Young Children Not in School: Steady National Figure Masks Big Changes in the States
Going all the way back to 2007–2009 and continuing through 2015–2017, the three-year average share of 3- and 4‑year-olds not in school had been either 52% or 53%, with the actual number of children hovering between 4,223,000 and 4,421,000.
From a national perspective, it’s one of the most stable indicators of children’s well-being that can be found on the KIDS COUNT Data Center. But at a more local level, it’s a story of remarkable and — in some places — troubling trends, with the percentages of young children in school rising significantly in some states and falling quickly in others over the past decade or so.
Taking a closer look at these data is important. Attending prekindergarten can help ensure kids are ready for school, with the highest-risk children accruing the greatest gains.
The District of Columbia had the smallest percentage of young children not in school: just 25% of 3- and 4‑year-olds were not enrolled, per the most recent available data. Connecticut (35%), New Jersey (36%) and Puerto Rico (37%) followed.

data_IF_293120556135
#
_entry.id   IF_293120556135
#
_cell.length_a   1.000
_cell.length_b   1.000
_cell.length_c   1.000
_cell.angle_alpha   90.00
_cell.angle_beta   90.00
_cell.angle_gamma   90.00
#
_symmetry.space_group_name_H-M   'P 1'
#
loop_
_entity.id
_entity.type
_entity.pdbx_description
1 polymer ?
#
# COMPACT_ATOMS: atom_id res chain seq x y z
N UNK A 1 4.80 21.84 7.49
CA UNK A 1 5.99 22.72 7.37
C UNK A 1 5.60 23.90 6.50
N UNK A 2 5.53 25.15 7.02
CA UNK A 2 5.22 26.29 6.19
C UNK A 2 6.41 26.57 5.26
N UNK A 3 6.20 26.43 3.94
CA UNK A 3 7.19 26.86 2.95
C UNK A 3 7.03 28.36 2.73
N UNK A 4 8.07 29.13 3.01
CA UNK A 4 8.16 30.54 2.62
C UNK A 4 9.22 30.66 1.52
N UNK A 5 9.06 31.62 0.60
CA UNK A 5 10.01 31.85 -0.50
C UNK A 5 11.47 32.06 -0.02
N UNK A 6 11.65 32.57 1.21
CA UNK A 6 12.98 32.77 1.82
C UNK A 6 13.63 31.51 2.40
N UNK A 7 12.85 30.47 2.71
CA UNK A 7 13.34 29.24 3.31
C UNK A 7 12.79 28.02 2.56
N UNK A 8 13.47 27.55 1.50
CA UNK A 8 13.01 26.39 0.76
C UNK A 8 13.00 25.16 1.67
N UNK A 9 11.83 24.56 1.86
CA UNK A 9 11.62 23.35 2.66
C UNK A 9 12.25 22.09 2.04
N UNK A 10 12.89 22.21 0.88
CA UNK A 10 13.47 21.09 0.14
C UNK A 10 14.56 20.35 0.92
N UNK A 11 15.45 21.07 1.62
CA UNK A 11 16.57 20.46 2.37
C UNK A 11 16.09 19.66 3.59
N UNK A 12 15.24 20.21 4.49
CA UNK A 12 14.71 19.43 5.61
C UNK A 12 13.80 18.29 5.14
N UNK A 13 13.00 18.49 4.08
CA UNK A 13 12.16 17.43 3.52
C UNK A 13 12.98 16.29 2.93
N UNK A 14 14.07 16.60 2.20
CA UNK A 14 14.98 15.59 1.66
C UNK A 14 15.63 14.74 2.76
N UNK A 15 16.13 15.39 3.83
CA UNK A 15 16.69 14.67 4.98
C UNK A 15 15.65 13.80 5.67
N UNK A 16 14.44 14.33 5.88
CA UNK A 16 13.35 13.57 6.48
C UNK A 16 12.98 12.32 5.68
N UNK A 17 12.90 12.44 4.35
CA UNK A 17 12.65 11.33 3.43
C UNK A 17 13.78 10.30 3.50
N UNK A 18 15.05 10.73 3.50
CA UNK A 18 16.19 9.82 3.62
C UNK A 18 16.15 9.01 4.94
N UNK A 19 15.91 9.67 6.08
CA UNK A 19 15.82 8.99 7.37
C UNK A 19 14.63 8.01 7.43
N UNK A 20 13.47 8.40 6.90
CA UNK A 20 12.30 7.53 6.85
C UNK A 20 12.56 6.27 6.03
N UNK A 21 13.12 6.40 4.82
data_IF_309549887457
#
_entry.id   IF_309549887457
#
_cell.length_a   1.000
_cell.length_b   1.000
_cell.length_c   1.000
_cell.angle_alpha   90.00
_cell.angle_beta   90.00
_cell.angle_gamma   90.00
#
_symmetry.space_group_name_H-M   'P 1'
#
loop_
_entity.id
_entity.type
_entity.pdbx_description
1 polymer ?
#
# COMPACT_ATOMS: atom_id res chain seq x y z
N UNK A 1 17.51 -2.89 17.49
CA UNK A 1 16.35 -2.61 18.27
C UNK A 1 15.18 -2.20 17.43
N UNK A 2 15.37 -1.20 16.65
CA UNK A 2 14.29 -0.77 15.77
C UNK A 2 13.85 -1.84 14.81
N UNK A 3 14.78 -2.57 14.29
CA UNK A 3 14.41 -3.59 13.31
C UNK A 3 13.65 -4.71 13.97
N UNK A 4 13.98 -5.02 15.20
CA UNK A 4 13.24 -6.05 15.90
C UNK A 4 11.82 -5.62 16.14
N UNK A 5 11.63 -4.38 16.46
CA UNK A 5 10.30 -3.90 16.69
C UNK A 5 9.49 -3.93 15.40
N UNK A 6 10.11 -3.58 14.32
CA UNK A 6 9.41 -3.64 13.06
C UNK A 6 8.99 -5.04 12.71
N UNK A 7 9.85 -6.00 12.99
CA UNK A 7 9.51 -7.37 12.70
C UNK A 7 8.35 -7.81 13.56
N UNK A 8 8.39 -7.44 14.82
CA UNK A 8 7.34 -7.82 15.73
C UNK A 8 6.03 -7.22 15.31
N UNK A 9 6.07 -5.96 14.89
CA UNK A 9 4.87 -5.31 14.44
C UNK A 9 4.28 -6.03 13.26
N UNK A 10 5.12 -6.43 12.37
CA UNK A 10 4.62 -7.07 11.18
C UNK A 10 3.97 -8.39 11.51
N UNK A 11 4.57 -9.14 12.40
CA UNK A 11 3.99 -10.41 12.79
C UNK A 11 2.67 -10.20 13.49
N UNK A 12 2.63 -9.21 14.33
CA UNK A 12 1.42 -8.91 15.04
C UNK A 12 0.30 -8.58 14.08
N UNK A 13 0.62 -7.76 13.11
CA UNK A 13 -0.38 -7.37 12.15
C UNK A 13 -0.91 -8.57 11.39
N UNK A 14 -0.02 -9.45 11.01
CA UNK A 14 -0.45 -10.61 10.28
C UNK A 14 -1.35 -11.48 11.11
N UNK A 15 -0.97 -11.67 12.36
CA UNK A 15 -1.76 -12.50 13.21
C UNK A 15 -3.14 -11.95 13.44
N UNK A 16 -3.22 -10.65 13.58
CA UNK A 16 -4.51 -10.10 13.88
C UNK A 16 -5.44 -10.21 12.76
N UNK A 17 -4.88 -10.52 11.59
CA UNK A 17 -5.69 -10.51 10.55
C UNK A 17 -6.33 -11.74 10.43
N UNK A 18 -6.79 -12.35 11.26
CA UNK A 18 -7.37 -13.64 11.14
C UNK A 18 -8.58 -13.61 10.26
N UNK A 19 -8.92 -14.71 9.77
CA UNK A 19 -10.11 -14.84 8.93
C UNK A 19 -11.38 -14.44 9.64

The data across time tell different stories. Puerto Rico’s share has fallen from a recent high of 46% (2008–2010); Connecticut’s and New Jersey’s numbers remained relatively steady throughout the decade; and the District of Columbia’s figure fell from 33% (2007–2009) to 19% before rising to 25%.
The statistical trajectories of states with high percentages of young children not in school are similarly distinct. North Dakota’s 2015–2017 rate of 69% — a national high — was close to its 2007–2009 rate of 67%. But Arizona’s rate of 61% in 2015–2017 — though high — represents a nosedive from 67% in 2008–2010. Nevada also saw its rate drop over time — from 70% in 2007–2009 to 63% in 2015–2017. Trending in the other direction: Hawaii had a 2015–2017 figure of 54%, reflecting a significant jump from 45% in 2007–2009. And in Kentucky, the share of 3- and 4‑year-olds not in school rose from 54% to 59% over the same time frame.